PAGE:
The Great Shrine of Amaravati was one of the most important Buddhist monuments in the world. Curator Imma Ramos explains the long history of this sacred site, and how we're using new technology to help people find out about the people who funded its construction.
The power of patronage at the Great Shrine of Amaravati
The Asahi Shimbun Display Virtual pilgrimage: reimagining India's Great Shrine of Amaravati focuses on a double-sided relief from a shrine in south-east India. Founded around 200 BC, the Great Shrine of Amaravati was one of the earliest, largest and most important Buddhist monuments in the world.
The importance of Amaravati and its sculptures
Located near the ancient city of Dharanikota in the present-day state of Andhra Pradesh, the site flourished for over a thousand years. The city had important trade links throughout South and Southeast Asia, Sri Lanka and the Mediterranean world. The Great Shrine’s domed structure, or stupa, contained a relic, perhaps of an important spiritual teacher or of the Buddha himself, who died sometime between 490 and 400 BC.
The site was gradually abandoned during the 14th century, and by the late 18th century materials from the Shrine were being recycled for new buildings and temples. In the 19th century a series of archaeological campaigns recovered the surviving sculptures. Today, the pieces are shared across a number of museum collections in India and around the world. The British Museum's collection features over 120 sculptures from Amaravati, the single most important group of Indian sculptures outside the subcontinent.
The relief on display
One side of the relief on display, carved around 50 BC, shows devotees gathering around an empty throne with their hands clasped in gestures of reverence, while heavenly figures hover above. In the foreground are footprints, and rising behind is a Bodhi tree, under which the Buddha attained enlightenment. These three symbols evoke the Buddha’s presence. When this relief was carved, symbols may have been used because it was believed that the Buddha liberated himself from the earthly realm, never again to be reborn within the confines of the human body.
Around AD 250, during a major renovation, the relief was turned over and the stone reused. Recycling materials ensured the gifts of former donors continued to benefit the development of the site. The later side was carved with an image of the Great Shrine itself, revealing what it may have looked like. It shows the dome covered in Buddhist symbols and stories, while the Buddha himself stands in bodily form at the gateway, flanked by devotees.
Pilgrimage and devotion
Pilgrims from many walks of life funded the construction and adornment of the Great Shrine over hundreds of years. Donations (dana) were a way of attaining spiritual merit (punya) in this life and the next, ultimately bringing devotees closer to enlightenment or Buddhahood. According to the Buddha’s teachings, anyone could achieve this state of bliss, regardless of social background. The identities of these donors are revealed through Prakrit inscriptions written in Brahmi, one of India’s oldest scripts, carved onto individual sculptures.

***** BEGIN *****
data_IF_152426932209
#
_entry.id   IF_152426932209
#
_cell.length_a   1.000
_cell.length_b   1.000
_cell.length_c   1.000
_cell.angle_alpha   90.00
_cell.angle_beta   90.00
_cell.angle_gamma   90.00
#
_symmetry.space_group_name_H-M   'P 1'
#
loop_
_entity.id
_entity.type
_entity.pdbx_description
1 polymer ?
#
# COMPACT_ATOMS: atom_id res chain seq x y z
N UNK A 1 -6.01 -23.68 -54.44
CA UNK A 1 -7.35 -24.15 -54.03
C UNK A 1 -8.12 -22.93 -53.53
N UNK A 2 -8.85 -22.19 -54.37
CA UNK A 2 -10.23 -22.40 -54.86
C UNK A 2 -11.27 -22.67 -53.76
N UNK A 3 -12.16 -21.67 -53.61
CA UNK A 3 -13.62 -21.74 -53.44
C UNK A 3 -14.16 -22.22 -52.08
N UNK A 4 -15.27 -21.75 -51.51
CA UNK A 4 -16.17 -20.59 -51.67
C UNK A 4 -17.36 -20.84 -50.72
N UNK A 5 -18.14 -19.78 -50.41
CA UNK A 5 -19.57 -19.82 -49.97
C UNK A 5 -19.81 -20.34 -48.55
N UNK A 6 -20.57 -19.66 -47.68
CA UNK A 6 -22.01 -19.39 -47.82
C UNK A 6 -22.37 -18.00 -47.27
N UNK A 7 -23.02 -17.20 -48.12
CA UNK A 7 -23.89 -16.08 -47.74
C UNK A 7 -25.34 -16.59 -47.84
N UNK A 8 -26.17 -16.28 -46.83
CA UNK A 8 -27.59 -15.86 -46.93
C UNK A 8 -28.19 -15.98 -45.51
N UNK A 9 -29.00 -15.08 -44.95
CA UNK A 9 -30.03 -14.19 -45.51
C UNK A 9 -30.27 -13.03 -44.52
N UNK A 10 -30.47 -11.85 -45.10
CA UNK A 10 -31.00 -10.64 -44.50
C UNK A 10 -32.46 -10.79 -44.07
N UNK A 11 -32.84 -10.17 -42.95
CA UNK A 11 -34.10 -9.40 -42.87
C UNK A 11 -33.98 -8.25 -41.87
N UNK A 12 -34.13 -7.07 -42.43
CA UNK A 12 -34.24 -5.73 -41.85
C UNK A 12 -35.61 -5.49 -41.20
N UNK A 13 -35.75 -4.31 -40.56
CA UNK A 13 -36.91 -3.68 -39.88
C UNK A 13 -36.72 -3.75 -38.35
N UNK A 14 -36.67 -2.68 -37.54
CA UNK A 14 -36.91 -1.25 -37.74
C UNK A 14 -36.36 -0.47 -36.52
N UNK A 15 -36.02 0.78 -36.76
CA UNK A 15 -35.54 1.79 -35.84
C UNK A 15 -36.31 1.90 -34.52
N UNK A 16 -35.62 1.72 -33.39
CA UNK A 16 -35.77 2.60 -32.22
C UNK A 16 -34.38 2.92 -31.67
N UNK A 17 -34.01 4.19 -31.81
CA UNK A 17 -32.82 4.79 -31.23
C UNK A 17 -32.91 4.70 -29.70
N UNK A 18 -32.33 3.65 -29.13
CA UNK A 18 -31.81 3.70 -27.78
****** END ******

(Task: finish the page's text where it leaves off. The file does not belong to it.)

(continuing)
Permanently engraved on stone, they allowed devotees to remain close to the Buddha’s presence at the Great Shrine. They include an inscription carved above the 3rd-century side of the relief which says that it was the gift of a female disciple (amtevasikini) of the venerable monk (bhadamta) Vathisara, who lived in an unidentified place called Kurera. This inscription, worn and damaged over time and almost illegible, was recently translated for the first time. I am grateful to Vincent Tournier and Arlo Griffiths for producing a preliminary transcript and for explaining its meaning.
The display explores the identity of the female disciple, along with the donors of other sculptures in the collection. These include a 1st-century BC perfumer called Hamgha who, along with his sons and daughters, donated a pillar, a 1st-century AD Buddhist monk called Budhi who donated a ‘lion-seat’ (probably a support for a lion statue) with his sister Budha (a nun), and a 2nd-century AD woman called Kumala who, along with two other women called Sagha and Saghadasi, donated an elaborately carved railing pillar.
Explore using new technology
In the display these four individuals are dramatically brought to life by actors and projected onto the gallery walls. Using new mobile technology, you will be able to use your smartphone to interact with these characters and to reimagine the donors that made the Amaravati site possible.
The annotated relief in the display will unlock more information about the object.[/caption] This creative approach to storytelling enables us to highlight the importance of ancient inscriptions which are crucial for understanding the historical and social significance of sites such as the Great Shrine. 'Opening up' the gallery walls has allowed us to playfully experiment with its otherwise protected and untouched surfaces.
The Asahi Shimbun Display Virtual pilgrimage: reimagining India’s Great Shrine of Amaravati, supported by The Asahi Shimbun, was in Room 3 from 10 August to 8 October 2017.
Buy our detailed research publication to learn more about the Great Shrine of Amaravati.